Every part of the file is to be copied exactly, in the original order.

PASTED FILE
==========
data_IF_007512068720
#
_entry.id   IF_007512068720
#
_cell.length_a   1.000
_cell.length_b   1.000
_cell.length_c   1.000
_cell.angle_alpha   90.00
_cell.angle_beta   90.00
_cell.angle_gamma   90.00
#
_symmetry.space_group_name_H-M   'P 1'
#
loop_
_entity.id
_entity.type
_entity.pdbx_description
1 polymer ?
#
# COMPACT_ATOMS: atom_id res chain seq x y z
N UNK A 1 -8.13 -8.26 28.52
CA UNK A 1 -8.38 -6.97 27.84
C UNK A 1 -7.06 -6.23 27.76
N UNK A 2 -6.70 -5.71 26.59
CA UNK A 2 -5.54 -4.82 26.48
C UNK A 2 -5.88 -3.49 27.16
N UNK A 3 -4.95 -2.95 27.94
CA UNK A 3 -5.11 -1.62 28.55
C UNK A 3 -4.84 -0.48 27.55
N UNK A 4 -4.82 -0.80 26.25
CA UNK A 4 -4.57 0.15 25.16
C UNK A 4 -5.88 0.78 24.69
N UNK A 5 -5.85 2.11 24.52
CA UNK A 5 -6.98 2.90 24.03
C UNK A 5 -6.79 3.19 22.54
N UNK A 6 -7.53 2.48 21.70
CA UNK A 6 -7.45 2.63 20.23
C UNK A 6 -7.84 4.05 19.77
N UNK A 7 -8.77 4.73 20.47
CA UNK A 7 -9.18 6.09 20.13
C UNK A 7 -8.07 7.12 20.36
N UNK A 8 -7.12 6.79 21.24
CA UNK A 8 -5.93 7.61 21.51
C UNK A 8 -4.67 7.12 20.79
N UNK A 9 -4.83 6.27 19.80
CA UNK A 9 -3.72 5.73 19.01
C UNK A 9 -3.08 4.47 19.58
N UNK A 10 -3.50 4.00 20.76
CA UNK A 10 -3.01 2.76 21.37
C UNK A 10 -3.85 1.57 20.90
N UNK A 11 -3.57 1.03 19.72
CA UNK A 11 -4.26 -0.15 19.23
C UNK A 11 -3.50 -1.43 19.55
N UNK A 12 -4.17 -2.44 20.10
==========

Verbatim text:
data_IF_007512068720
#
_entry.id   IF_007512068720
#
_cell.length_a   1.000
_cell.length_b   1.000
_cell.length_c   1.000
_cell.angle_alpha   90.00
_cell.angle_beta   90.00
_cell.angle_gamma   90.00
#
_symmetry.space_group_name_H-M   'P 1'
#
loop_
_entity.id
_entity.type
_entity.pdbx_description
1 polymer ?
#
# COMPACT_ATOMS: atom_id res chain seq x y z
N UNK A 1 -8.13 -8.26 28.52
CA UNK A 1 -8.38 -6.97 27.84
C UNK A 1 -7.06 -6.23 27.76
N UNK A 2 -6.70 -5.71 26.59
CA UNK A 2 -5.54 -4.82 26.48
C UNK A 2 -5.88 -3.49 27.16
N UNK A 3 -4.95 -2.95 27.94
CA UNK A 3 -5.11 -1.62 28.55
C UNK A 3 -4.84 -0.48 27.55
N UNK A 4 -4.82 -0.80 26.25
CA UNK A 4 -4.57 0.15 25.16
C UNK A 4 -5.88 0.78 24.69
N UNK A 5 -5.85 2.11 24.52
CA UNK A 5 -6.98 2.90 24.03
C UNK A 5 -6.79 3.19 22.54
N UNK A 6 -7.53 2.48 21.70
CA UNK A 6 -7.45 2.63 20.23
C UNK A 6 -7.84 4.05 19.77
N UNK A 7 -8.77 4.73 20.47
CA UNK A 7 -9.18 6.09 20.13
C UNK A 7 -8.07 7.12 20.36
N UNK A 8 -7.12 6.79 21.24
CA UNK A 8 -5.93 7.61 21.51
C UNK A 8 -4.67 7.12 20.79
N UNK A 9 -4.83 6.27 19.80
CA UNK A 9 -3.72 5.73 19.01
C UNK A 9 -3.08 4.47 19.58
N UNK A 10 -3.50 4.00 20.76
CA UNK A 10 -3.01 2.76 21.37
C UNK A 10 -3.85 1.57 20.90
N UNK A 11 -3.57 1.03 19.72
CA UNK A 11 -4.26 -0.15 19.23
C UNK A 11 -3.50 -1.43 19.55
N UNK A 12 -4.17 -2.44 20.10